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Letter from John A. Andrew to Francis Shaw, 30 January 1863

Letter from John A. Andrew to Francis Shaw, 30 January 1863


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    In a letter to Francis G. Shaw, Governor John A. Andrew of Massachusetts explains his reasons for offering to Shaw's son, Captain Robert Gould Shaw, the command of the 54th Massachusetts Volunteer Infantry, the first regular army regiment of African American soldiers raised in the North during the Civil War.

    Raising an African American Regiment

    After the Emancipation Proclamation took effect on 1 January 1863, Governor John A. Andrew of Massachusetts quickly secured authorization from Secretary of War Edwin Stanton to recruit "persons of African descent, organized into special corps" to fight for the Union cause. While former enslaved people were enlisted locally in Union-occupied areas of Louisiana and South Carolina, and in Kansas, there remained strong resistance to recruiting African Americans. The War Department refused to commission Black officers, or to provide equal pay for Black soldiers.

    Anxious to raise a Black regiment before the federal government could reconsider the matter, Governor Andrew wrote to Francis G. Shaw, asking him to forward an enclosed letter to his son, in which Andrew offered the younger Shaw command of the new unit that would become the 54th Massachusetts Volunteer Infantry; view the online presentation of the letter from Governor Andrew to Robert Gould Shaw.

    Robert Gould Shaw

    In selecting Captain Shaw for command of the "special corps" of African Americans, Governor Andrew had chosen, as he phrased it, a gentleman "of the highest tone and honor," a tested combat veteran who also had strong family connections to abolitionist leaders in Massachusetts. Named for his grandfather, one of Boston's wealthiest merchants, Robert Gould Shaw was born in Boston on 10 October 1837, and grew up in a life of privilege. In 1841, his father, Francis George Shaw, retired from business to devote himself to literary study, philanthropy, and antislavery, a cause shared by Robert's mother, Sarah Blake Sturgis Shaw. The Shaw family moved from Boston to West Roxbury, Massachusetts, where they lived near the site--and under the influence--of the utopian community at Brook Farm. Later they lived in New York and then moved to Europe where Robert studied in Switzerland and Germany before he returned to Massachusetts to attend Harvard College. He left college without graduating in 1859 to enter business in New York City where he met Annie Kneeland Haggerty, whom he would marry in May 1863, only two months before his death.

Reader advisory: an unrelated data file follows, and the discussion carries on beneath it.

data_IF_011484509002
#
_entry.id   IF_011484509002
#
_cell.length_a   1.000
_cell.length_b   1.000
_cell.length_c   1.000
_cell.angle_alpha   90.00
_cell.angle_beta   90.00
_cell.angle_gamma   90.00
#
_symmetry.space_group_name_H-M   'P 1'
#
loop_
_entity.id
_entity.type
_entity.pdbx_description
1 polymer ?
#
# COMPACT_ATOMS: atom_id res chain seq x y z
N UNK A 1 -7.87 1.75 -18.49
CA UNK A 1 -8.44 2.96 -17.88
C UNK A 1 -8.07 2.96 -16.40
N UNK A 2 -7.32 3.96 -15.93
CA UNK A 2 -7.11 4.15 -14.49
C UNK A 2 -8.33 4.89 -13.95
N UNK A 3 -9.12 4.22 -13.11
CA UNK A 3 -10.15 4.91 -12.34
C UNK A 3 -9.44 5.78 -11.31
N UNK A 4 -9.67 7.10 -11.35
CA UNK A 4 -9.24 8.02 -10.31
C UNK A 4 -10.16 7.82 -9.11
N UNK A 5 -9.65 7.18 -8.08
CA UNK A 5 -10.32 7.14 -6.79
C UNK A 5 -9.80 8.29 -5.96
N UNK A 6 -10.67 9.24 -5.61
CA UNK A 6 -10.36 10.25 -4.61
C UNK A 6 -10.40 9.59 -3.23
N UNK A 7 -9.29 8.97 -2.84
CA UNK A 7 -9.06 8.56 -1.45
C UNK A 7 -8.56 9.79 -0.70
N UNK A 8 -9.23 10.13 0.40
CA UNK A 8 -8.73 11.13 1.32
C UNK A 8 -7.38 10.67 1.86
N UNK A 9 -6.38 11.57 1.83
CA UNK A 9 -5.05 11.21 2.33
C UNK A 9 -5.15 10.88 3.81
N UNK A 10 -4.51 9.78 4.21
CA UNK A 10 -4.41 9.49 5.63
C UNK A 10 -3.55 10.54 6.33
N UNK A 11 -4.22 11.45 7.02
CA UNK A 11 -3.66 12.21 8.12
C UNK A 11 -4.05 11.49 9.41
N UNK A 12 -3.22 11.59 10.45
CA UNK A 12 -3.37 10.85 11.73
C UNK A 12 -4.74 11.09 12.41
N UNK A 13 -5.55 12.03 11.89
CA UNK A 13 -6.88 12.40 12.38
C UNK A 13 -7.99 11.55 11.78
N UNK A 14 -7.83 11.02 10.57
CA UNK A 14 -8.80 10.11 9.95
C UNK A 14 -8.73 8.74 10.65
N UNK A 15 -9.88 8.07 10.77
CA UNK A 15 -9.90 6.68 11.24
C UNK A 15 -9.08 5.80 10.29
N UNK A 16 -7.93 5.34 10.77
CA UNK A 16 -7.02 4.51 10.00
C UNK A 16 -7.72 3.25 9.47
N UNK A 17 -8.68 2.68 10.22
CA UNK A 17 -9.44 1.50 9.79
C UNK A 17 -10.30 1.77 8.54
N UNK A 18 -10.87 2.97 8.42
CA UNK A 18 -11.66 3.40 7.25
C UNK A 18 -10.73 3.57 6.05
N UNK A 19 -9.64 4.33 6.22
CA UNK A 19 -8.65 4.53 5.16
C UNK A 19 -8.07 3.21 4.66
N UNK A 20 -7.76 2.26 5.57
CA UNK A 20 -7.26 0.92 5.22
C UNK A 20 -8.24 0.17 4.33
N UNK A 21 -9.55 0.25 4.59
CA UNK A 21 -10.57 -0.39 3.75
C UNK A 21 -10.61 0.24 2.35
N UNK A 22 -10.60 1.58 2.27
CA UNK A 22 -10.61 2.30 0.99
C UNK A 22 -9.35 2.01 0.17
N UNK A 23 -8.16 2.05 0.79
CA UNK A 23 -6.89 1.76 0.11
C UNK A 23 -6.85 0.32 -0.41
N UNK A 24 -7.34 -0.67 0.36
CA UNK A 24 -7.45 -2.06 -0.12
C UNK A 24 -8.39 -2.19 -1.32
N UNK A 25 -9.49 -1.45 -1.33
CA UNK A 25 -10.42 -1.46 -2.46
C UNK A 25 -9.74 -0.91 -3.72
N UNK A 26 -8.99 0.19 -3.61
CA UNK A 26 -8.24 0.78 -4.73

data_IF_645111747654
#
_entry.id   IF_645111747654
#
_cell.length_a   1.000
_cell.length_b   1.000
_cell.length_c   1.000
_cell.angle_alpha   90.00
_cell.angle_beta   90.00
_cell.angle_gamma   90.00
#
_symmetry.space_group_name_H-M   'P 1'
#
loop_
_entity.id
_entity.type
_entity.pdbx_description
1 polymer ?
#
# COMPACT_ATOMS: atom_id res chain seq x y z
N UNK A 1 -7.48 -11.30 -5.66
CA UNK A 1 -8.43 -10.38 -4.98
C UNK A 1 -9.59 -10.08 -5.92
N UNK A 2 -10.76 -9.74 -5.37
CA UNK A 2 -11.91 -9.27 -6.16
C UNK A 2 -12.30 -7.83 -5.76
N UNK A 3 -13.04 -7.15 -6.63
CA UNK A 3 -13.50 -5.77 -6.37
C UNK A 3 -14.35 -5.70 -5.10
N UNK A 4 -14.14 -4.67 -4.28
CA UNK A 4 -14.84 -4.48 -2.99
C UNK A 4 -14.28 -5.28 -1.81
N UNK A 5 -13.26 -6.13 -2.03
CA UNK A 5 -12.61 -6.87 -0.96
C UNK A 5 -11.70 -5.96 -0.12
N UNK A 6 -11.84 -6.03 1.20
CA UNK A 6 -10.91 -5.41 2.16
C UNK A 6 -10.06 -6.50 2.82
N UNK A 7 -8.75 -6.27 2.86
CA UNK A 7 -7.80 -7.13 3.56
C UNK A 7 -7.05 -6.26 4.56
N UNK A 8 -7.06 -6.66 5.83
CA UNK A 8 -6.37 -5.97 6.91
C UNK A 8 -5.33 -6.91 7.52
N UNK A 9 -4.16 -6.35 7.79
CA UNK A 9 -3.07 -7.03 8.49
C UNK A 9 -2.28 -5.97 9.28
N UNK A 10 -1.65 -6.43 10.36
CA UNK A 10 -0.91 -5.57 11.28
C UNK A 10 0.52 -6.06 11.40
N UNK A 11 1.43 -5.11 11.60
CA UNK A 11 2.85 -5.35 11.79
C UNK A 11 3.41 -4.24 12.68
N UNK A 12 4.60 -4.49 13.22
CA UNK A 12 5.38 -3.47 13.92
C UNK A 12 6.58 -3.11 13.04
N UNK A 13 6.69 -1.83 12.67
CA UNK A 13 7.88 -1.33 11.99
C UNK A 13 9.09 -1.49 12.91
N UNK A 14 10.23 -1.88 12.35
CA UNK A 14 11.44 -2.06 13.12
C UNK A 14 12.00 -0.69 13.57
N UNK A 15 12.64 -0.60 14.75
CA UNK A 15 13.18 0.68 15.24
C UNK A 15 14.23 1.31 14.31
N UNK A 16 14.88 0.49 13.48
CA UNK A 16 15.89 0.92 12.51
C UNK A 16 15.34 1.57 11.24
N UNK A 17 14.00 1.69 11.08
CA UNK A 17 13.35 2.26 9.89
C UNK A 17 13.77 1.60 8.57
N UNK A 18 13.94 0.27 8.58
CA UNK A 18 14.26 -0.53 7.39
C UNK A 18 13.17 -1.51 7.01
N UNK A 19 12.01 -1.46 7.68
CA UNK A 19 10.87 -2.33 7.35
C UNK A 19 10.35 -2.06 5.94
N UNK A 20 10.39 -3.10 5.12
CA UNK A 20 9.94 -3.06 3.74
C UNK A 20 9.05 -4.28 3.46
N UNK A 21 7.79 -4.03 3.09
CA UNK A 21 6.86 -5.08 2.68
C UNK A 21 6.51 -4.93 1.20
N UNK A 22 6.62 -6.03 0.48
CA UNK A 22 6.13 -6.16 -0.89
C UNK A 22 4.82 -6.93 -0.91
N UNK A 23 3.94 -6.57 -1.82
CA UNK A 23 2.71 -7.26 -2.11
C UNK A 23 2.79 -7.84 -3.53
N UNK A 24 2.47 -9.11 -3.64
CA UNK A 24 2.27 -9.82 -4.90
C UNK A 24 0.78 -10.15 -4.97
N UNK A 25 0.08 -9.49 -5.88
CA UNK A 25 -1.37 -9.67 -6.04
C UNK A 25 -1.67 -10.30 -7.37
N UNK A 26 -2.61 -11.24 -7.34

When the Civil War began, Shaw served briefly in the socially elite 7th New York Infantry Regiment ("the Darling Seventh"), before receiving a commission in the 2nd Massachusetts Infantry, an equally elite Bay State regiment. Shaw saw eighteen months of hard service in Virginia and Maryland with the 2nd Massachusetts Infantry, including the Battles of Cedar Mountain and Antietam, and had been promoted to the rank of captain before his name was put forward for command of the new African American regiment.